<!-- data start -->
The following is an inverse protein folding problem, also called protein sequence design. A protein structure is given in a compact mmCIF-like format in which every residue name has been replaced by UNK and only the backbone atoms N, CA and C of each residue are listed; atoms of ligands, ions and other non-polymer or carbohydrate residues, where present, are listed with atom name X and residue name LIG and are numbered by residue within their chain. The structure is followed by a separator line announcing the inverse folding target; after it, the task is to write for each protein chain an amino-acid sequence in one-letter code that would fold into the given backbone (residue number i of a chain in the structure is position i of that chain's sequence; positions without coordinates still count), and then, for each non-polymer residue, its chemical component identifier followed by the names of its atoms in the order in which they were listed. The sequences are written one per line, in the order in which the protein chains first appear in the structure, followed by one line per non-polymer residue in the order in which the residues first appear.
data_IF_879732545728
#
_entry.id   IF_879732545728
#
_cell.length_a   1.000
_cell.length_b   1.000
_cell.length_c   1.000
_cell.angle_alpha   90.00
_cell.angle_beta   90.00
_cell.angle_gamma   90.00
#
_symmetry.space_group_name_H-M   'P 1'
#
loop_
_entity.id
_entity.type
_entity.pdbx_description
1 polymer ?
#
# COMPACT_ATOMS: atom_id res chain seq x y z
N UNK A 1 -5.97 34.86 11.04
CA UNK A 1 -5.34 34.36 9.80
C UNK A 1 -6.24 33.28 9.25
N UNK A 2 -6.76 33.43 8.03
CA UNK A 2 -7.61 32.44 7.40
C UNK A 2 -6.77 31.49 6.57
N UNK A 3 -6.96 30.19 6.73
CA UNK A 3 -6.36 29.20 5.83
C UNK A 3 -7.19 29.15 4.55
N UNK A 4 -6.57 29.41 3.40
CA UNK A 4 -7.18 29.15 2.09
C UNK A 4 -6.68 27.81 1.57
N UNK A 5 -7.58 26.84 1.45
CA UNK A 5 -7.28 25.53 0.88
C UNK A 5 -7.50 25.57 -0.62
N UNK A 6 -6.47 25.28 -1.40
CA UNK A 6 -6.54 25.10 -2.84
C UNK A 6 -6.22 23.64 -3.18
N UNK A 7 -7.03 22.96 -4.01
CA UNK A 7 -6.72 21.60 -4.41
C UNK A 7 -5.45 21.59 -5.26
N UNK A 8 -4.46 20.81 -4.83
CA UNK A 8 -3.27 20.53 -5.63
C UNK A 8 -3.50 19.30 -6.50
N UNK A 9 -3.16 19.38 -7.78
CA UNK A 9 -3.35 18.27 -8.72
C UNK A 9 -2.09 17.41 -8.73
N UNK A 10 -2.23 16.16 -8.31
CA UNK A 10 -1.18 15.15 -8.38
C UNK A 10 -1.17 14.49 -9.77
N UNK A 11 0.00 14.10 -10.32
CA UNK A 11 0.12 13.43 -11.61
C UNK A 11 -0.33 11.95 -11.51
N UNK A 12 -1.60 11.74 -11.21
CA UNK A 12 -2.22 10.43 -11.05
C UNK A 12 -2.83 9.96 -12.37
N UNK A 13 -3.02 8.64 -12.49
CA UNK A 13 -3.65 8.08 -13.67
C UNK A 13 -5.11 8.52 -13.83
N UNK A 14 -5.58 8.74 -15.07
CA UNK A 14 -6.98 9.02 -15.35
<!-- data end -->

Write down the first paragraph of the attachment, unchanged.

The following is an inverse protein folding problem, also called protein sequence design. A protein structure is given in a compact mmCIF-like format in which every residue name has been replaced by UNK and only the backbone atoms N, CA and C of each residue are listed; atoms of ligands, ions and other non-polymer or carbohydrate residues, where present, are listed with atom name X and residue name LIG and are numbered by residue within their chain. The structure is followed by a separator line announcing the inverse folding target; after it, the task is to write for each protein chain an amino-acid sequence in one-letter code that would fold into the given backbone (residue number i of a chain in the structure is position i of that chain's sequence; positions without coordinates still count), and then, for each non-polymer residue, its chemical component identifier followed by the names of its atoms in the order in which they were listed. The sequences are written one per line, in the order in which the protein chains first appear in the structure, followed by one line per non-polymer residue in the order in which the residues first appear.